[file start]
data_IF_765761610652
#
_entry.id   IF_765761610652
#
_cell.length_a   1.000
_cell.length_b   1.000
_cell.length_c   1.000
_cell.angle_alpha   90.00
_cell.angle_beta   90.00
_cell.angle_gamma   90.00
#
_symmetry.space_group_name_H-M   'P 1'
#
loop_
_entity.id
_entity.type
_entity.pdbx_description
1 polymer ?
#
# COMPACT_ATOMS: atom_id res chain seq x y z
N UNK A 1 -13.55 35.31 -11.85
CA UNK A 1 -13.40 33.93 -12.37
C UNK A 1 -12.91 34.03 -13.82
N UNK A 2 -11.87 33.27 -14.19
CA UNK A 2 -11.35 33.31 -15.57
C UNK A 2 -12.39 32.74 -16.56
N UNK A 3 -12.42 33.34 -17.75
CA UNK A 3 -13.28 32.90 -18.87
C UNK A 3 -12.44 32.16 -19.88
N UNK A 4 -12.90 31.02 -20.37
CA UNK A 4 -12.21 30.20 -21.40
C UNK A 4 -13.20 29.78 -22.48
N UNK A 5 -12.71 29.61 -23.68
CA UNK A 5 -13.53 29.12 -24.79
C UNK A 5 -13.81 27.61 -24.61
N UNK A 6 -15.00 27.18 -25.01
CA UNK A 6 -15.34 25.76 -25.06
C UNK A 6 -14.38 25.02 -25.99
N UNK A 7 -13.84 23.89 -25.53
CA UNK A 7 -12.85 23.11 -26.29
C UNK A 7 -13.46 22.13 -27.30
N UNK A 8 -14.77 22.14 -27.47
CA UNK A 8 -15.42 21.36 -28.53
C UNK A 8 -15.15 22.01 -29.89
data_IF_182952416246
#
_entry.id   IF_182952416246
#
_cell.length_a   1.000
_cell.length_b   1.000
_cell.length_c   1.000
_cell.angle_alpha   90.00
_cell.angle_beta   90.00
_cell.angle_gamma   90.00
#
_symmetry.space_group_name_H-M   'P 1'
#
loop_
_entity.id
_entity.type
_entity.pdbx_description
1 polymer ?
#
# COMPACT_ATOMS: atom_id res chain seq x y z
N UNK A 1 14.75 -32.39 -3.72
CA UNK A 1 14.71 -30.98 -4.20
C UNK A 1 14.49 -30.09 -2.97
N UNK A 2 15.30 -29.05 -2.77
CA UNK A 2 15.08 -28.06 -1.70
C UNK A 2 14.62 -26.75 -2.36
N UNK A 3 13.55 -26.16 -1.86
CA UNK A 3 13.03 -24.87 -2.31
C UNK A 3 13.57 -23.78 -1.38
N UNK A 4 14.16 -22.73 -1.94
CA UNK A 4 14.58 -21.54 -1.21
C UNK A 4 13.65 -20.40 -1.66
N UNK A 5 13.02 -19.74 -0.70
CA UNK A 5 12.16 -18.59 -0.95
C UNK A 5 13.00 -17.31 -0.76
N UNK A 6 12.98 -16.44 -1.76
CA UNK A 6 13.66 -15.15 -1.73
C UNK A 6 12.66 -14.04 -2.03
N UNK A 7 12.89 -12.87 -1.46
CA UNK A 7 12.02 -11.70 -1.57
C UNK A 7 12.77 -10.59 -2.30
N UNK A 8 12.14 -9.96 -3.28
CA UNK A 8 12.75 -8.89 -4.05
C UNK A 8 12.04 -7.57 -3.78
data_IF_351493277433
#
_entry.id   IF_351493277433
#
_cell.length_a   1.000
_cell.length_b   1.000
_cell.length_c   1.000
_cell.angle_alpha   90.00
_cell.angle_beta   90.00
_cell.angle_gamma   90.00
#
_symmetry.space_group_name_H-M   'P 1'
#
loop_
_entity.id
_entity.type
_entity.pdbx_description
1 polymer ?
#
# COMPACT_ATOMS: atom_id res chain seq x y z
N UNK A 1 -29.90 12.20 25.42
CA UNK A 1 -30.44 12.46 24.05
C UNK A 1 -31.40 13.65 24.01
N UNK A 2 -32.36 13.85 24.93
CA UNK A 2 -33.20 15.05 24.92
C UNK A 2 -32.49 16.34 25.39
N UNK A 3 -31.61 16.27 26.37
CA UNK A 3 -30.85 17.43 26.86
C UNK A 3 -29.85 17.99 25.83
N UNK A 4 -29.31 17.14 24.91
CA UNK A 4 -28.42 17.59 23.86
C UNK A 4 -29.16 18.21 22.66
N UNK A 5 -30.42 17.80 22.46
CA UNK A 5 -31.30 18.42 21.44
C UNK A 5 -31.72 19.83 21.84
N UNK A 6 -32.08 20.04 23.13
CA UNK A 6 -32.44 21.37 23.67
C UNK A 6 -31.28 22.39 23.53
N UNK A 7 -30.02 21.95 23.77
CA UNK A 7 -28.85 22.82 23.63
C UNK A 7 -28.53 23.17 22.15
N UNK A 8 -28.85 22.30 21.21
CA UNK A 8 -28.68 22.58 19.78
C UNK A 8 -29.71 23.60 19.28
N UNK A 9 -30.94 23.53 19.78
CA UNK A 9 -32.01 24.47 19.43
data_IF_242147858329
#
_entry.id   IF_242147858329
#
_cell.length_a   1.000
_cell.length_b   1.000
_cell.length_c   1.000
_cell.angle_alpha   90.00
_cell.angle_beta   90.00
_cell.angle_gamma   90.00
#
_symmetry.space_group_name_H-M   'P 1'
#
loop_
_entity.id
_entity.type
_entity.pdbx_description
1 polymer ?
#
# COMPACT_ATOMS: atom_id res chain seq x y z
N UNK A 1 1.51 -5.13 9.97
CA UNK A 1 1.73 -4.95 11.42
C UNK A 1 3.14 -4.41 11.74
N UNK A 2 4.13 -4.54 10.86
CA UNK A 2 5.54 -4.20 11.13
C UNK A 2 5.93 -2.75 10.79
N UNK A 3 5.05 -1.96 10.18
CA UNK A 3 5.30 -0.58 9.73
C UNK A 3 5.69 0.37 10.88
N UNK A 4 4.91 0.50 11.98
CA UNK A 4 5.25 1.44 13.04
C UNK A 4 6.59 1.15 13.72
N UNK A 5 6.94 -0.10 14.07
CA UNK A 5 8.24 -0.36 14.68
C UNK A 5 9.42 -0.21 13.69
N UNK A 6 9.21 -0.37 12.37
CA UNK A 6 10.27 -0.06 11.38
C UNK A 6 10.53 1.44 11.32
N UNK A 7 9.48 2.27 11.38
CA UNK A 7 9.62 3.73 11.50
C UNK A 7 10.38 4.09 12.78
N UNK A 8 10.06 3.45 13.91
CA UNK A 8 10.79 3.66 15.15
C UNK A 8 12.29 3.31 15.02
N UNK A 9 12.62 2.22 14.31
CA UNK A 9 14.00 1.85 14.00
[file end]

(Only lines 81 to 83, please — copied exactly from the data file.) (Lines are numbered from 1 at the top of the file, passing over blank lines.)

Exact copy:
CA UNK A 6 13.66 -15.15 -1.73
C UNK A 6 12.66 -14.04 -2.03
N UNK A 7 12.89 -12.87 -1.46